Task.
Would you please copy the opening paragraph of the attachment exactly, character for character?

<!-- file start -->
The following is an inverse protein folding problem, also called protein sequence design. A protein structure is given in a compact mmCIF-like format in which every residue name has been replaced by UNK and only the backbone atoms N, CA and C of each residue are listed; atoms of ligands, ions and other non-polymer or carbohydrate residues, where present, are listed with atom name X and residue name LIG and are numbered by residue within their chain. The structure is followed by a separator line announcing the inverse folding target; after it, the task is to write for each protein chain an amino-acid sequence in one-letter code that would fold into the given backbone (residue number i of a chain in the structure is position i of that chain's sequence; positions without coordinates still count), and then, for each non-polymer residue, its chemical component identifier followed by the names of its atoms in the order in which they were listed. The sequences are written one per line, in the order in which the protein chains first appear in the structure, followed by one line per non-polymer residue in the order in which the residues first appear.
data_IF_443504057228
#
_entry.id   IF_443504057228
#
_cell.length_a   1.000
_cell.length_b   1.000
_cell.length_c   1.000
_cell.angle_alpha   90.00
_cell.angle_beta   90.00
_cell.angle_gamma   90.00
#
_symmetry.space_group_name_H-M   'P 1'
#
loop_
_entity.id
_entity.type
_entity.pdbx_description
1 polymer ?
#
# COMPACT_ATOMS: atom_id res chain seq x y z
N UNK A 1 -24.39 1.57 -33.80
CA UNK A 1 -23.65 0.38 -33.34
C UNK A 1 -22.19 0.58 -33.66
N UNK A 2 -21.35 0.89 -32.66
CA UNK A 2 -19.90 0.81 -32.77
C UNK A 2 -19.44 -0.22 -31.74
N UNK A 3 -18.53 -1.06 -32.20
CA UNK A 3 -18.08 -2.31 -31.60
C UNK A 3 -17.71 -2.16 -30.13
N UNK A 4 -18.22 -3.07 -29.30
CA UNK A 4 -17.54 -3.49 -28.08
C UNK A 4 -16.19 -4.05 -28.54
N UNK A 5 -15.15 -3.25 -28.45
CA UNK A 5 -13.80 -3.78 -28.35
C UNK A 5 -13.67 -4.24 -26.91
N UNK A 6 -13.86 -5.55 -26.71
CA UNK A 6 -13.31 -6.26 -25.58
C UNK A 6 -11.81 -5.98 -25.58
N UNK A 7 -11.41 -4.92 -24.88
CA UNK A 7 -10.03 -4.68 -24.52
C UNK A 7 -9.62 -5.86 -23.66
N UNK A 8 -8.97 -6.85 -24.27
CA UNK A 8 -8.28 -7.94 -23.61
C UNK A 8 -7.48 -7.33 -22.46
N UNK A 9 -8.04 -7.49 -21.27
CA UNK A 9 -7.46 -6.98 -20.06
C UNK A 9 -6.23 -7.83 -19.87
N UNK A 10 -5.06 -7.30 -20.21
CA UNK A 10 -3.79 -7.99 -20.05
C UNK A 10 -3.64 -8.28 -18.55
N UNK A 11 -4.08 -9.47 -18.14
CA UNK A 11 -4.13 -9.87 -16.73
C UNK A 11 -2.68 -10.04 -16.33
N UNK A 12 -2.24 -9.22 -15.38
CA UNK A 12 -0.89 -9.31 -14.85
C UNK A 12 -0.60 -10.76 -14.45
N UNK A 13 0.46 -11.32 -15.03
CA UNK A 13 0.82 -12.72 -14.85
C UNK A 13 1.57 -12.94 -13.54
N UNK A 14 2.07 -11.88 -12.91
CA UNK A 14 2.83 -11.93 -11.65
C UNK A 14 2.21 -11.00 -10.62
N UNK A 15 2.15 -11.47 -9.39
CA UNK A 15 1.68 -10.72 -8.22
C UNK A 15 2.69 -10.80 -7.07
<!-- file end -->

The following is an inverse protein folding problem, also called protein sequence design. A protein structure is given in a compact mmCIF-like format in which every residue name has been replaced by UNK and only the backbone atoms N, CA and C of each residue are listed; atoms of ligands, ions and other non-polymer or carbohydrate residues, where present, are listed with atom name X and residue name LIG and are numbered by residue within their chain. The structure is followed by a separator line announcing the inverse folding target; after it, the task is to write for each protein chain an amino-acid sequence in one-letter code that would fold into the given backbone (residue number i of a chain in the structure is position i of that chain's sequence; positions without coordinates still count), and then, for each non-polymer residue, its chemical component identifier followed by the names of its atoms in the order in which they were listed. The sequences are written one per line, in the order in which the protein chains first appear in the structure, followed by one line per non-polymer residue in the order in which the residues first appear.